• Changing the funnel.  Spotify (with whom most people will rightly or wrongly benchmark Rara) use their free ad supported tier as their customer acquisition funnel.  The losses associated with supporting free Spotify users is their customer acquisition cost.   Rara’s funnel though is a combination of traditional marketing tactics (which will be backed by substantial marketing spend) and an innovative pricing strategy.  Taking a leaf out of some magazine subscription models, Rara gives consumers an introductory 3 month price of 99p / 99c which automatically switches to the full rate at the end of the period.  If this approach works, it will enable Rara to separate the wheat from the chaff, with prospective valuable customers self-selecting by submitting their payment details to get access to the heavily discounted rate.  The conversion rate for these consumers should be much higher than for ad supported free users (many of whom sign up simply to get free music).
  • Changing the experience.  Digital music services and players are notorious for looking more like accountancy software than they do music software.  The ‘music collection as excel spreadsheet’ is a paradigm we have all grown used to.  But there in lies the rub.  Most of you reading this will be savvy users who have grown to tolerate a series of  inherently poor user experiences.  For the digital hold outs this just serves as another reason not to go digital.  Rara takes a different approach, giving users a highly visual experience, with colourful graphics and mood-based playlists at the core of the service.  Of course you can still dive into the excel spreadsheets but you can quite easily never need to.

Rara’s approach is not a radical departure, rather a series of welcome innovations on the current model.  Critics will argue that it is ‘just another streaming service’.  But streaming is the delivery vehicle for the experience rather than the product itself.  Think of streaming like cable TV infrastructure, and services like Rara, Spotify and Deezer as the cable companies that package channels over them.

Rara isn’t *the* answer to the music industry’s woes.  No single service is.  But with a fair wind, it could well become an important part of the answer.  The music industry desperately needs the mass market brought into the digital fold.  It needs more fresh thinking like Rara’s to help achieve that.

 

Dear Lucian Grainge…

Dear Lucian Grainge and co,

Congratulations on your successful bid for EMI.  You are about to find yourself in charge of an unprecedentedly large share of the world’s music market.  Not so long ago, to have even imagined that regulators would countenance such a situation would have been fantasy.  But the world has changed, and I’m sure you’ll be glad that Prime Minister Monti will be too preoccupied with cleaning up Silvio Berlusconi’s mess to block another EMI acquisition (though time will soon tell whether Joaquín Almunia will be any more understanding, or indeed if he intends to carry on Neellie Kroes’s crusading).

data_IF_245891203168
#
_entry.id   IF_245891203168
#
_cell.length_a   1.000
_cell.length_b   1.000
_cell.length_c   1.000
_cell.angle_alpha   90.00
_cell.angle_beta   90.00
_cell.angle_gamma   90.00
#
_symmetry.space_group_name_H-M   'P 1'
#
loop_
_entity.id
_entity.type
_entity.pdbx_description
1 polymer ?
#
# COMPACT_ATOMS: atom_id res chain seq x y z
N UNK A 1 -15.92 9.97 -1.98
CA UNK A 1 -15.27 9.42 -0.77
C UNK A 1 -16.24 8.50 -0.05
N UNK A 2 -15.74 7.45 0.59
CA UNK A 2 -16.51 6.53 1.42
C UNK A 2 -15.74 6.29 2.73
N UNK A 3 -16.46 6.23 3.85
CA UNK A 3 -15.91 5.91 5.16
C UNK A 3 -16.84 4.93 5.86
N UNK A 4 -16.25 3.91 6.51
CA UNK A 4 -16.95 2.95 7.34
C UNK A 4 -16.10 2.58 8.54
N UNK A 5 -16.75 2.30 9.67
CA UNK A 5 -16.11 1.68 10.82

For argument’s sake, let’s assume that the acquisition clears all regulatory hurdles and challenges.  You now control more than a third of the recorded music market.  And although some suggest that market share doesn’t matter anymore, I just don’t buy it.  In fact I think market share matters more than ever and I think you do to.  Of course, in pure business terms market share on its own means nothing.  Revenue pays the bills, not market share.  And yet, in the digital arena, market share takes on a whole new meaning. Because you and your label peers still exercise an effective monopoly of supply of content to digital services, whoever holds the largest market share holds the greatest degree of market control and can thus shape the market.

But you already know this because Universal was already the world’s largest label before the EMI acquisition and Universal exercised that dominant position to full effect.  I have to say, I think Universal has done so in a way which, on balance, has encouraged marketplace innovation.  Being the first to license to edgy services such as Spiral Frog, Comes With Music and – in principle at least – the stillborn Virgin Media unlimited MP3 service, saw Universal shoulder the risk of disruptive models.  You may have charged a premium in these situations for being the first major willing to take that risk, but you knew that your unique position as the world’s largest record label would – in most cases – led to the other majors coming on board.  (A fact that your licensee partners were banking on and were willing to pay that premium for.)